Box 1. The OECD Reference Checklist for Regulatory Decision-Making
1. Is the problem correctly defined?
The problem to be solved should be precisely stated, giving evidence of its nature and magnitude, and explaining why it has arisen (identifying the incentives of affected entities).
2. Is government action justified?
Government intervention should be based on explicit evidence that government action is justified, given the nature of the problem, the likely benefits and costs of actions (based on a realistic assessment of government effectiveness), and alternative mechanisms for addressing the problem.
3. Is regulation the best form of government action?
Regulators should carry out, early m the regulatory process, an informed comparison of a variety of regulatory and non-regulatory policy instruments, considering relevant issues such as costs, benefits, distributional effects and administrative requirements.
4. Is there a legal basis for regulation?
Regulatory processes should be structured so that all regulatory decisions rigorously respect the "rule of law"; that is responsibility should be explicit For ensuring that all regulations are authorized by higher level regulations and consistent with treaty obligations, and comply with relevant legal principles such as certainty, proportionality and applicable procedural requirements.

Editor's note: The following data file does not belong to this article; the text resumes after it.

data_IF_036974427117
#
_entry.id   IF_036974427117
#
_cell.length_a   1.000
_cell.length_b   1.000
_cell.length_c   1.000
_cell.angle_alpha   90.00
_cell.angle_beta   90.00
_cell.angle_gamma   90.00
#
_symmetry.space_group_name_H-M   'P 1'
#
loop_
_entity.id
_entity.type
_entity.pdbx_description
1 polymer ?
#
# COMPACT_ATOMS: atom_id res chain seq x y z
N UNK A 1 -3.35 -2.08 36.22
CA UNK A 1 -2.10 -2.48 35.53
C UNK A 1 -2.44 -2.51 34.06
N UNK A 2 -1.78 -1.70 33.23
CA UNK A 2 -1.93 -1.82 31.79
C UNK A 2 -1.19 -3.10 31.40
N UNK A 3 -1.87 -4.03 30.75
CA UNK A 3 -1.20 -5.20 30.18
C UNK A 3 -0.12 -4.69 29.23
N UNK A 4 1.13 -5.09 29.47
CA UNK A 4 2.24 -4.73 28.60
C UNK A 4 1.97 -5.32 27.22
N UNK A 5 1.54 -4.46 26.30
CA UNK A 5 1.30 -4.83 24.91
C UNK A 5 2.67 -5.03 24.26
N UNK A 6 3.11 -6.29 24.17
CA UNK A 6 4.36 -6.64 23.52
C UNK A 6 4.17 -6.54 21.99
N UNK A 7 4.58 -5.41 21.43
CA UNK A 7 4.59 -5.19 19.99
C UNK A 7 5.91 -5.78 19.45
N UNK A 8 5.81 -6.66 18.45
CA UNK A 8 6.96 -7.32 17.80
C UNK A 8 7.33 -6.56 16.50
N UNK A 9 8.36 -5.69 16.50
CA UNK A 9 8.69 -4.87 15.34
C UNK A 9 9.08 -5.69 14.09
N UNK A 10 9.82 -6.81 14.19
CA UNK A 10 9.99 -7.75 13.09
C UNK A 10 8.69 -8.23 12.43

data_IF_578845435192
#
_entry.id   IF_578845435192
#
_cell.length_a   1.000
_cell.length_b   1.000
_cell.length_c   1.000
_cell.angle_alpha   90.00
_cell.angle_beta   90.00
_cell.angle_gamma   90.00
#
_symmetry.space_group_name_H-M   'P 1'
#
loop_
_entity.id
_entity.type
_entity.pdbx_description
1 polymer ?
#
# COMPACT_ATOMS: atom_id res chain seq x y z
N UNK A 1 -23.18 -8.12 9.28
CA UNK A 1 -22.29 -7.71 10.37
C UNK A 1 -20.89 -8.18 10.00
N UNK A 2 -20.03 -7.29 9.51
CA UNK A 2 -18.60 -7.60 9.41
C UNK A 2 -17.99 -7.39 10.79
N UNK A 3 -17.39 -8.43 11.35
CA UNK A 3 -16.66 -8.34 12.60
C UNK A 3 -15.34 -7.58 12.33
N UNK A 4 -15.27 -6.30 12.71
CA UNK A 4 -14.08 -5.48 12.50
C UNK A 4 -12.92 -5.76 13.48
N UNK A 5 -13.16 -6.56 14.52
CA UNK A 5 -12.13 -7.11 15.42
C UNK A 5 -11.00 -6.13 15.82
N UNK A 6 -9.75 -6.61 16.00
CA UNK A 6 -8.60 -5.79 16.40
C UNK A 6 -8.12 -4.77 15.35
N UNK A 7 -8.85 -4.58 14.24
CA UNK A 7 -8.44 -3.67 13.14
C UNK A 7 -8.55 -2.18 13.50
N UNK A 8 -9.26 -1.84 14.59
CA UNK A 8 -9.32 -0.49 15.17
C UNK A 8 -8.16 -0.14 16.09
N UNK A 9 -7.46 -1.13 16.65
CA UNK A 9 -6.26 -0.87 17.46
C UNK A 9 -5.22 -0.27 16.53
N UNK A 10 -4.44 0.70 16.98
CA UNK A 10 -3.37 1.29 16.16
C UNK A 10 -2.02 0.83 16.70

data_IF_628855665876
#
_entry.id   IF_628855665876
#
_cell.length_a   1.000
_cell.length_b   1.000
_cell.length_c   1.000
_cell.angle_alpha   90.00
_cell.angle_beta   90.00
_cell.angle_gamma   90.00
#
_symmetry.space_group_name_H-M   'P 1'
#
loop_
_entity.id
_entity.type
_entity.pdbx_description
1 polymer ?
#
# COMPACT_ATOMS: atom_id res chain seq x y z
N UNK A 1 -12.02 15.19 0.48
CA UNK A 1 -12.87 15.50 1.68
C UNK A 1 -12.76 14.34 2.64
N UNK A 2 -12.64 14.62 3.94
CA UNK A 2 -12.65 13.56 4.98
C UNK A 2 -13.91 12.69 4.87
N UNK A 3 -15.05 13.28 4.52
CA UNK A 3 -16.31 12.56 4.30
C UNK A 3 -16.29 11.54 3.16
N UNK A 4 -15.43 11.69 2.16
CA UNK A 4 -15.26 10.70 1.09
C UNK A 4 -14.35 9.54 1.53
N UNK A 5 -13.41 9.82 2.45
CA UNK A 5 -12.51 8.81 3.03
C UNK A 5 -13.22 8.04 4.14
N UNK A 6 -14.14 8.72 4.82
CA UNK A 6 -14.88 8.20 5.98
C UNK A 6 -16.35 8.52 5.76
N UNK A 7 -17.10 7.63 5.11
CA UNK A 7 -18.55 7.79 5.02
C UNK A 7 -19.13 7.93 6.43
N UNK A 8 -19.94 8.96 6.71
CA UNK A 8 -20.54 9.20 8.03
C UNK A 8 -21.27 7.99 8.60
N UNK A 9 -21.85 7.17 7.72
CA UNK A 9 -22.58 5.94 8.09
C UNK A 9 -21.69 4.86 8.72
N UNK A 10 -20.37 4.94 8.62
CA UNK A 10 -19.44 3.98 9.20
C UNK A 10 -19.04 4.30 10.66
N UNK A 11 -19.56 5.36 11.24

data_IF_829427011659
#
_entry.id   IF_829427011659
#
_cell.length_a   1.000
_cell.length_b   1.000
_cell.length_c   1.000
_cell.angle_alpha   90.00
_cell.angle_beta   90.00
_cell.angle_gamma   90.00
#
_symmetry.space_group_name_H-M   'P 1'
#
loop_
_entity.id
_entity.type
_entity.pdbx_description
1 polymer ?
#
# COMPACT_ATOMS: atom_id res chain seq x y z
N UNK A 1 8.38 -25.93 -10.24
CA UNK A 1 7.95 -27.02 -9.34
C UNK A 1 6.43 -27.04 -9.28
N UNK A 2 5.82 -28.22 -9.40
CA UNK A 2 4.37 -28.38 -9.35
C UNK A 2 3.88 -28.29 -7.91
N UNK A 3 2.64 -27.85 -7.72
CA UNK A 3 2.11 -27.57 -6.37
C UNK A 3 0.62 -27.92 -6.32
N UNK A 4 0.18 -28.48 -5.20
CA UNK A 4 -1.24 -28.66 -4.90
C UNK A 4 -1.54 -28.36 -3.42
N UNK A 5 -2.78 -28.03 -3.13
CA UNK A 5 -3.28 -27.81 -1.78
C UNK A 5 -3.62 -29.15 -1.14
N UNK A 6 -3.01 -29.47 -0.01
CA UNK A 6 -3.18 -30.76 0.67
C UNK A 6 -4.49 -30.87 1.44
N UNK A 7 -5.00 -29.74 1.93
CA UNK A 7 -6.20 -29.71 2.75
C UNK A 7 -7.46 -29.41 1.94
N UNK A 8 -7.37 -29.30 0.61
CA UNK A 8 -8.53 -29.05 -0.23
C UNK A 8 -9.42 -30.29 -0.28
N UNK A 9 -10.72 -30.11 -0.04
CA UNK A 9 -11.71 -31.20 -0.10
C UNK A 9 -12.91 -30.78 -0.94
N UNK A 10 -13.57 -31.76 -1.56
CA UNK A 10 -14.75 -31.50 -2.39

5. What is the appropriate level (or levels) of government fur this action?
Regulators should choose the most appropriate level of government to take action, or if multiple levels are involved, should design affective systems of coordination between levels of government.
6. Do the benefits of regulation justify the costs?
Regulators should estimate the total expected costs and benefits of each regulatory proposal and of feasible alternatives, and should make the estimates available in accessible format to decision-makers. The costs of government action should be justified by its benefits before action is taken.
7. Is the distribution of effects across society transparent?
To the extent that distributive and equity values are affected by government intervention, regulators should rude transparent the distribution of regulatory costs and benefits across social groups.
8. Is the regulation clear, consistent, comprehensible and accessible to users?
Regulators should assess whether tides will be understood by likely users, and to that end should take steps to ensure that the text and structure of rules are as clear as possible.
9. Have all interested parties had the opportunity to present their views?
Regulations should be developed in an open and transparent fashion, with appropriate procedures for effective and timely input from interested parties such as affected businesses and trade unions, other interested groups, or other levels of government.
10. How will compliance be achieved?
Regulations should assess the incentives and institutions through which the regulation will take effect, and should design responsive
implementation strategies that make the best use of them.